Still, when you work through those materials a radically different picture of the administration of military violence emerge. In his important essay on ‘The necropolitics of drones’ (International Political Sociology 9  113-127) Jamie Allinson uses McHale’s executive summary to demarcate the kill-chain involved in the incident:
The US military “kill chain” involved in the Uruzgan incident comprised ground troops, referred to in the text as “Operational Detachment Alpha” (ODA), the Predator Drone operators based at Creech Air Force Base in Nevada, the “screeners” processing information from the Predator video feeds at Hurlburt Field Base in Florida, and helicopter gunships known as ‘OH-58D’ in the text. The helicopters fired the actual missiles: but this was on the basis of decision made by drone operators based on their interpretation of what the screeners said.
But – as I’ll show in the second instalment – the kill-chain was far more extensive and included two Special Forces operations centers at Kandahar and Bagram that were responsible for overseeing and supporting the mission of ODA-3124.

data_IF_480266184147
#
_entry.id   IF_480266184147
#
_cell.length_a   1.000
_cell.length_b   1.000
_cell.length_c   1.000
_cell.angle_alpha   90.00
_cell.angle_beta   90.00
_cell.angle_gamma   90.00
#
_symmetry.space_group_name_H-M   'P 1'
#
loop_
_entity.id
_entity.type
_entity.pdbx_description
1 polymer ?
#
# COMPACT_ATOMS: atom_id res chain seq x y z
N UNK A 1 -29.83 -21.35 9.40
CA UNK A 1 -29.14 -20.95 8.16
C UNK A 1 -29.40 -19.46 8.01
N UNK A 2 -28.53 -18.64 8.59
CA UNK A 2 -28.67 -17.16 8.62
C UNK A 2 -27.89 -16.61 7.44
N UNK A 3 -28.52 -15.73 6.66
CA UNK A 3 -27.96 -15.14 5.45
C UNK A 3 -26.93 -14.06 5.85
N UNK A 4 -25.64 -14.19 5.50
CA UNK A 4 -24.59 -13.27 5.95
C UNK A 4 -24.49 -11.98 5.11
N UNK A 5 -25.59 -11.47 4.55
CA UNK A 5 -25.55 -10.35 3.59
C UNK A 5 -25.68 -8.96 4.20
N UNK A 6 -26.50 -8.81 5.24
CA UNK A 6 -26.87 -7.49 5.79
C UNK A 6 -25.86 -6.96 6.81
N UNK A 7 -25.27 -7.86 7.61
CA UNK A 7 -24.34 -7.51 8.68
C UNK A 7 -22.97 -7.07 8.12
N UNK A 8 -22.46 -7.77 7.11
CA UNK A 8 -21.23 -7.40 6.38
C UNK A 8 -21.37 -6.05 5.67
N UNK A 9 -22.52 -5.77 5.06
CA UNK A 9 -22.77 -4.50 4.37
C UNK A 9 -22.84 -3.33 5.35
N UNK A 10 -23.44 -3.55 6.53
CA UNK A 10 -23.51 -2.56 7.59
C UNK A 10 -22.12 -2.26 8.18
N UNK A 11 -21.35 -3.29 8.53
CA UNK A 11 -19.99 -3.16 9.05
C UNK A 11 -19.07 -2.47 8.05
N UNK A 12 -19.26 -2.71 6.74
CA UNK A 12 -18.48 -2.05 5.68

The significance of this becomes clearer – my second qualification – if the air strike in Uruzgan is analysed not in isolation but in relation to other air strikes that also produced unintended casualties. As a matter of fact, official military investigations are required to be independent; they are not allowed to refer to previous incidents and, indeed, JAGs who advise on targeting do not routinely invoke what we might think of as a sort of ‘case law’ either. But if this air strike is read in relation to two others – an attack by two F-15E strike aircraft on a tanker hijacked by the Taliban near Kunduz on 4 September 2009, and an attack carried out by a Predator in the Sangin Valley on 6 April 2011 – then revealing parallels come into view. All three were supposed to involve ‘Troops in Contact’; the visual feeds that framed each incident – and through which the targets were constituted as targets – were highly ambiguous and even misleading; and the role of the ground force commander and the operations centers that were supposed to provide support turns out to have been critical in all three cases.
To be continued.